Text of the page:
REGIONAL REPORT R eed Travel Exhibitions' Gulf IBTM show takes place in Abu Dhabi this month against a mixed regional economic backdrop. The financial fall out from Dubai World's debt restructuring was a shock for that emirate, although the wider region continues to bring infrastructure projects through the development pipeline. Qatar is on track for its new ICC next year and a new 480- room Aloft hotel is evidence that the Abu Dhabi National Exhibition Company still very much means meeting business. The Gulf has been seen as an expensive destination, but more value- added packages and increasing flexibility among hoteliers are positives to come out of the economic crisis. MCI Dubai's Ajay Bhojwani says more hoteliers are able to understand the volume of business involved in meetings and " therefore are offering more flexibility, such as insisting on lower number of room blocks. It's good for the industry". Research last year by Reed and Gulf publisher Meetme, among local and international meetings buyers, found 81 per cent had held events in the region over the previous 12 months, compared to 46 per cent in 2008. The meetings are becoming shorter, however: an average 3.9 days in 2009, compared to 4.1 in 2008. Venues in the region replying to the 2009 survey reported an increase in business from corporates and non government organisations. In the former, oil, gas and utilities were the top sectors, followed by pharmaceuticals, medical and finance. However, business from construction and engineering slumped 10 per cent. Dubai remains the most popular regional destination with buyers, followed by Egypt and Abu Dhabi. The Gulf/ Middle East region's resilience is illustrated by the fact that 37 per cent were anticipating an increase in number of events held in 2010. The relative optimism was bolstered by suppliers, with over two- thirds believing the Gulf and Middle East have the most growth potential of any region worldwide. Cost continues to be the key influencing factor, followed by quality of accommodation, meeting facilities and service. CSR and environmental issues are not flagged up as important in this market, the survey found. Abu Dhabi posted a rise in RevPAR for the first quarter of 2009 compared to the same period in 2008, even though occupancy dipped slightly, from 87 to 81 per cent, according to the annual Grass Roots Meetings Industry Reportpublished last month. Key source markets include Germany and the UK, although volumes are also growing from Russia, Brazil, Asia and the Americas. Abu Dhabi has some choice conventions booked in, including the 2012 World Gulf in expectation Education and research is helping bind the sands of the Gulf's embryonic meetings industry, providing a platform for venue infrastructure and new job opportunities. Vadim Majidreports ahead of GIBTM 2010. Ophthalmology Congress - the world's longest- running medical convention. By 2013, room stock will have doubled to more than 30,000. Business tourism accounts for 80 per cent of hotel occupancy in Abu Dhabi, according to the MIR research. " We are predicting that local meetings business will be increasing in the fourth quarter of 2010, and we hope that this ensures room nights as well," said Jebal Ali International Hotels' Shane Jameson. Dubai's cranes may be swinging a little less aggressively, but the Dubai World Trade Centre claimed that the number of companies participating in exhibitions hosted at the Dubai International Convention and Exhibition Centre ( DICEC) reached an all- time high of 21,823 from over 80 countries last year. GIBTM 2010 RTE exhibition director Graeme Barnett says the three- day GIBTM event, 29- 31 March 2010, is shaping up to be the largest ever gathering of meeting professionals in the Gulf, despite MPI deciding not to run its Gulf meetings and events conference this year. " The focus of the show will remain very similar to 2009 in providing the ' Employer of choice' ADNEC Humaid al Dhaheri, ADNEC's chief HR recruiter March 2010 Conference+ Meetings World www. c- mw. net 23 ' Dubai remains the most popular regional destination with buyers.'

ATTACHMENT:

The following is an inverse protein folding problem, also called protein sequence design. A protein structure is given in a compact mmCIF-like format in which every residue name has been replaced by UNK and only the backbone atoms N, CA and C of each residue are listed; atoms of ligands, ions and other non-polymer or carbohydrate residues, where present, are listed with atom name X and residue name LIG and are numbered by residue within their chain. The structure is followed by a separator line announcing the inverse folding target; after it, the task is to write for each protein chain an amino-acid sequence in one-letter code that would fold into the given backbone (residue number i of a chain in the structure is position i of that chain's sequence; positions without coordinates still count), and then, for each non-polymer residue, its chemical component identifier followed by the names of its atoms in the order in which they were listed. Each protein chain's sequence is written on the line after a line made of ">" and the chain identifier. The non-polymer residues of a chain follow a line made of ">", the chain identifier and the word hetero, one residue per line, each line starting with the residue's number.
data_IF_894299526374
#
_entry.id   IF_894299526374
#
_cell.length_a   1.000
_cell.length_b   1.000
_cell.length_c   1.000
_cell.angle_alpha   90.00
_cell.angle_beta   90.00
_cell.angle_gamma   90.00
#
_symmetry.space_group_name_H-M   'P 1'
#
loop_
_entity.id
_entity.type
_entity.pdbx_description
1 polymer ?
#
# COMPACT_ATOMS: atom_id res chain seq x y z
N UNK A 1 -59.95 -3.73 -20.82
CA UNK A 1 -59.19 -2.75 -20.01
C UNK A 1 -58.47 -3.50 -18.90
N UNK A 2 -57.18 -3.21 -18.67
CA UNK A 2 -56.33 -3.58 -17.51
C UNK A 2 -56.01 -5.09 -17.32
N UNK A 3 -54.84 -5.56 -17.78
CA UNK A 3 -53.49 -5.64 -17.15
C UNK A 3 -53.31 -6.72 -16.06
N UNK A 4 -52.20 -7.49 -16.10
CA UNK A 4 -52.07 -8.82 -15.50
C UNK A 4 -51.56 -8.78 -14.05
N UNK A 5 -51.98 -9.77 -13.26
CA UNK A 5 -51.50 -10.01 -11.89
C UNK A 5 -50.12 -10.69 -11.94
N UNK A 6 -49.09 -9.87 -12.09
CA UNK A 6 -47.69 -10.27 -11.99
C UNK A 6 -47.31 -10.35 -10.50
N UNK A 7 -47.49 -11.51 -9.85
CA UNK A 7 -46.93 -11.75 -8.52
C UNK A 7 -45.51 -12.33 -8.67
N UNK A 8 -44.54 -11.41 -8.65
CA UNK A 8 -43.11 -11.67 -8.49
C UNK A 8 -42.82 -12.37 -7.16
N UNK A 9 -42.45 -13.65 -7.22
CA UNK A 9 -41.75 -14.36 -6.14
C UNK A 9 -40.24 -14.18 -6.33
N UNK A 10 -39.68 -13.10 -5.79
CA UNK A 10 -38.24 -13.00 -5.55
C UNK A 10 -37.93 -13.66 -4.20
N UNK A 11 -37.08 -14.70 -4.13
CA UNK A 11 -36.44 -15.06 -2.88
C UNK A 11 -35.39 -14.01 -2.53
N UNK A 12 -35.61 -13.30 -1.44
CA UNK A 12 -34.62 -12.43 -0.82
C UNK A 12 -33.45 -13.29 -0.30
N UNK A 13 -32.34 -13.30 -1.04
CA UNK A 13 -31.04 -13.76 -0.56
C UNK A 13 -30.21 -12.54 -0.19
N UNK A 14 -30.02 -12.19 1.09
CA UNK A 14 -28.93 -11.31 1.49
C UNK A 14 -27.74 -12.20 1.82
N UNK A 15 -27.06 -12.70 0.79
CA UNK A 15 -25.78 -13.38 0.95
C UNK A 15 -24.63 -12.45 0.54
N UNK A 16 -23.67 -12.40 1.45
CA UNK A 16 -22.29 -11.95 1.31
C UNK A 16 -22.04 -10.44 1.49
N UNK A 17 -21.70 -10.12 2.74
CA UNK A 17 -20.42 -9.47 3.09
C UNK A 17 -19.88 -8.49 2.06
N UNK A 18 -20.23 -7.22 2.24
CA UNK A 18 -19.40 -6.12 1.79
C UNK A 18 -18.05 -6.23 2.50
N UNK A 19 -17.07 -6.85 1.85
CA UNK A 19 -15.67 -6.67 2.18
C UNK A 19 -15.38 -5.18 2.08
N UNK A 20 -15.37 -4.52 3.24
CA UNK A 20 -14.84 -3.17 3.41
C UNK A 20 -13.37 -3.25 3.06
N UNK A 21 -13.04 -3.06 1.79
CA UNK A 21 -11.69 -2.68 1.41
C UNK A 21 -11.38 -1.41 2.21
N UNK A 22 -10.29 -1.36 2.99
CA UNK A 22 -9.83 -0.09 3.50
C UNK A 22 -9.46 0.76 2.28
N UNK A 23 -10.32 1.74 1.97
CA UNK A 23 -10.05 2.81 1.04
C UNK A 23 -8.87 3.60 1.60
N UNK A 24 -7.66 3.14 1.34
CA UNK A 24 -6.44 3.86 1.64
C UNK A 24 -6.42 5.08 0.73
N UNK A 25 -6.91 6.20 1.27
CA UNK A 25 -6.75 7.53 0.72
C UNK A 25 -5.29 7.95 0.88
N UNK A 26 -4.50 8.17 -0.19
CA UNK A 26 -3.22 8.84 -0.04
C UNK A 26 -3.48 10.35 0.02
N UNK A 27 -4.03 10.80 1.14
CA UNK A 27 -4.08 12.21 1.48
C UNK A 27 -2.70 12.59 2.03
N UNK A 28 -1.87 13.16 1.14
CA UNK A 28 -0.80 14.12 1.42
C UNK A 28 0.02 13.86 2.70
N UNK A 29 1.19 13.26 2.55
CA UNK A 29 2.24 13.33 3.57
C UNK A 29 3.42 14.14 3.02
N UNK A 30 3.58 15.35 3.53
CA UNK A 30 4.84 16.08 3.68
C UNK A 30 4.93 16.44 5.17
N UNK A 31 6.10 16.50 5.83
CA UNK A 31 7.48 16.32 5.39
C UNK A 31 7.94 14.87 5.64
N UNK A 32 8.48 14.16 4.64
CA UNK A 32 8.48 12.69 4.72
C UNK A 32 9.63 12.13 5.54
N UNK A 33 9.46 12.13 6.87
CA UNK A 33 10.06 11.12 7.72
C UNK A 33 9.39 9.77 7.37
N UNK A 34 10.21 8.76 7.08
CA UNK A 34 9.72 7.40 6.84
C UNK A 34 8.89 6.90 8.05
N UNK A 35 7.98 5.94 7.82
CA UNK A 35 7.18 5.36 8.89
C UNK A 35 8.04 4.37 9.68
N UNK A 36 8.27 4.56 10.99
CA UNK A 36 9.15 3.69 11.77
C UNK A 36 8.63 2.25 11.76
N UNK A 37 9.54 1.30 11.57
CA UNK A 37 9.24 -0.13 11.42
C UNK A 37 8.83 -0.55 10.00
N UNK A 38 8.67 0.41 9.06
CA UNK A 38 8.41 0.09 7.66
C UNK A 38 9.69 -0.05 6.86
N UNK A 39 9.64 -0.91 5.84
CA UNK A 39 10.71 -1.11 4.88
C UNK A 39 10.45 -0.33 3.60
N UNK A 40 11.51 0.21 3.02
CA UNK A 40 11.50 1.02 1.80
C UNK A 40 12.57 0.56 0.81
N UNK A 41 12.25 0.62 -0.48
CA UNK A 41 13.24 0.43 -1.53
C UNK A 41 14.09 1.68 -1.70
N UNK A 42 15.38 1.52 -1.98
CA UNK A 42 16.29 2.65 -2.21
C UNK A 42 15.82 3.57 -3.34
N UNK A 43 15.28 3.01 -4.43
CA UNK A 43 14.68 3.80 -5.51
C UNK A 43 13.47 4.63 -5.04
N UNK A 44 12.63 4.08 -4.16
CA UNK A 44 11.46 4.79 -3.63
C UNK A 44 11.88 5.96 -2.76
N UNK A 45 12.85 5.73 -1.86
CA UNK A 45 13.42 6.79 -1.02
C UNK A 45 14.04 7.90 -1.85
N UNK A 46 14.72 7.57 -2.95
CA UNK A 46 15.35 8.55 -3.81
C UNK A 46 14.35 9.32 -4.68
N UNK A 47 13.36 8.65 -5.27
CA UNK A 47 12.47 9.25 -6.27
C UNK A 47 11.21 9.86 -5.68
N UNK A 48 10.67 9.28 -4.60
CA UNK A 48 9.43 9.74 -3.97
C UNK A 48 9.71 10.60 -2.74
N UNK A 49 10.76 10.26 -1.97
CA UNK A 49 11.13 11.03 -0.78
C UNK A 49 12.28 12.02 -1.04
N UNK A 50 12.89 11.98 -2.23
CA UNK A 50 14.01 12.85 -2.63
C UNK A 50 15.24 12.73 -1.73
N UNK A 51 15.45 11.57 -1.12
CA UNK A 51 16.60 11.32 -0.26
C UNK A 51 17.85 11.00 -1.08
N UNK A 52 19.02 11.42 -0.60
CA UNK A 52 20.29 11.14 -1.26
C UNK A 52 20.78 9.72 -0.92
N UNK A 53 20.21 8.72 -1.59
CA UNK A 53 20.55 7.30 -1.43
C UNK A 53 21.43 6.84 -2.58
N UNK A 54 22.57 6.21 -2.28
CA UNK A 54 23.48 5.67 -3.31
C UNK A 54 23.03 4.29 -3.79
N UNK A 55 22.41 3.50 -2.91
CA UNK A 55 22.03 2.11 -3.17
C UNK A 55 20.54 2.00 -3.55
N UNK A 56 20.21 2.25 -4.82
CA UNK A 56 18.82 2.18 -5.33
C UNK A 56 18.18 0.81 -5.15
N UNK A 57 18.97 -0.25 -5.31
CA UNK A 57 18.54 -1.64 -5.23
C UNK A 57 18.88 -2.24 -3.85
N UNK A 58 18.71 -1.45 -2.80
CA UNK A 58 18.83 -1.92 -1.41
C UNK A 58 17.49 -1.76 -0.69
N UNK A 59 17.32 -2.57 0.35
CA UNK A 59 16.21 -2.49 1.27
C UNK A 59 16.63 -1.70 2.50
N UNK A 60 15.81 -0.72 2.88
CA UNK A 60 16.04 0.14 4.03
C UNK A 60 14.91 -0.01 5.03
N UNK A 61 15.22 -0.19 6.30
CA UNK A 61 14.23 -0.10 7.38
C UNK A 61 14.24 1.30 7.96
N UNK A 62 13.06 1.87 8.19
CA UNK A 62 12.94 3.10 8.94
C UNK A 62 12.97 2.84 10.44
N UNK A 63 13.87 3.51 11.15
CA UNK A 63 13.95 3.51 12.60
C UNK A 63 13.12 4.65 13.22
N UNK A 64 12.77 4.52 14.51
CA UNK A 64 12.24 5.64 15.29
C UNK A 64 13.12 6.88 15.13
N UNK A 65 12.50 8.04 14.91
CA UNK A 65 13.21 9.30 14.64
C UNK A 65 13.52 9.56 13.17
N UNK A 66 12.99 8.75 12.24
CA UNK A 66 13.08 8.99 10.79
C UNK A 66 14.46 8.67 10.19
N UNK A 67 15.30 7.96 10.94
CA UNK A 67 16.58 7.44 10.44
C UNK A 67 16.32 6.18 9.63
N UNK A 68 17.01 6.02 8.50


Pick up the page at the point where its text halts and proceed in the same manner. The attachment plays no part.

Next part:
REGIONAL REPORT GIBTM. He will be continuing his role, supported by an established sales and marketing team and hosted buyer teams, until the show closes on 31 March. So it really has been business as usual." opportunity for the developing Gulf meetings industry to meet and to do business, expand their professional knowledge and to network," says Barnett. Major exhibitors include Sharjah Commerce and Tourism Development Authority, Etihad Airways, Government of Dubai, Oman Ministry of Tourism, IHG, Jumeirah, Qatar Tourism and Exhibitions Authority and Yas Hotels. However, it remains to be seen if GIBTM 2010 is able to attract some of the key Gulf states that have still to get behind the show. Barnett says a strong education programme will have three distinct themed days. " There is a hunger in the region for education, which is why we have developed the programme to include a number of initiatives tying in with a Gulf Meetings Week, created with the support from our key association supporters in MPI, SITE and ICCA. There will be an Event Planning Day; The Big Industry Research Day and Trends in the Industry Day on 31 March." The Event Planning Day will feature four sessions. The first will be by Graham Keene, CEO World Events, on planning and implementing CSR policies; Ali Al Saloom, president Embrace Arabia will tackle the key cultural considerations when planning events in the Middle East; Adrian Bell, Founder Action Impact will look at the future of the special events industry, and the day will conclude with a panel discussion. The Big Industry Research Day will see the new GIBTM/ MeetMe Middle East Trends Report presented. Sean Mahoney, president SITE 2010, will discuss the climate for motivational events and share insights from the International Site Index and IRF Incentive Industry Trends Outlook. Session Three, presented by MPI's Didier Scaillet, will present key findings by FutureWatch 2010. The Trends in Events Industry Day will feature presentations on delivering content in meetings, inter- cultural training and technology. Barnett warns against judging the show by numbers. " Satisfied exhibitors, hosted buyers and visitors are key," he says. " The show is business driven, so the numbers of hosted buyer pre- scheduled appointments and the amount of business generated is a benchmark to how the event is received and judged." Reed Travel Exhibitions had recently announced a shake up of its international IBTM leadership and new group exhibition director of the Meeting and Events Portfolio, Craig Moyes, tells CMWthat " although Graeme Barnett is moving on as exhibition director to EIBTM, he has not been lost to 24March 2010 Conference+ Meetings World www. c- mw. net Aloft Director of sales and marketing at Aloft Abu Dhabi, Rene Camilleri, tells CMWthe new hotel at ADNEC will bring a new lifestyle concept to the UAE capital. Why was the Aloft brand chosen for the hotel? ADNEC's success has highlighted the need for a balanced hotel portfolio in Abu Dhabi, home to some of the region's most lavish and luxurious hotels, including Starwood's Sheraton and Le Meridien brands. There will always be a demand for these, but there is a lack of accommodation which specifically targets the younger, mid segment business traveller and this is a market which is particularly important to ADNEC. Aloft is a perfect brand fit. The design is light and vibrant with a buzzing bar scene in the lobby, an urban-inspired grab- and- go café and industrial design elements throughout, it's a far cry from the conventional cookie cutter hotel brands that populate the industry. It's heavily driven by technology and ultimately gives the client what they really want at a very attractive price point. Is being the only hotel inside the ADNEC centre an advantage? It is an advantage for both ADNEC and Aloft. We are sitting right on top of the convention centre and this obviously creates a unique selling point during events. The Capital Centre development generates and will continue to generate added demand for us and for the new hotels coming up in the area. The recent World Future Energy Summit was the latest in a series of successful projects. We generate demand for the exhibition centre and thus complement each other. Most of the traffic is corporate driven. We are looking at under 10 per cent from leisure tourism. The Abu Dhabi Tourism Authority is a great driver and promoter of special events and generates demand when hotels need it. What have occupancy rates been like since opening last November? The hotel had it's soft opening just before the Formula One, which was sold out. Thereafter we have managed mid 40 per cent occupancy, a credible performance considering that we have more than 400 rooms. For 2010, we would expect numbers to be in the mid 60 per cent range. Have rates come down due to recessionary pressures? There have been some adjustments in the market which is based on supply changes rather that recessionary pressures. I wouldn't say that they have come down but there is some more sanity rate- wise. Summer traditionally is the slower part of the year and that will be a barometer. What is your proudest innovation? I would say that we offer ' Style at a Steal'. If you want to have a meeting lounging on funky bean bags, then you're talking our language. We have a number of pool tables to break the monotony. Ultimately, however, it's the vibe you feel the moment you walk into the re: mix as we call it, conventionally known as the lobby. GITBM Has grown 56% since its launch in 2007 In 2009 it attracted 1,693 visitors and hosted buyers, up nearly 15%.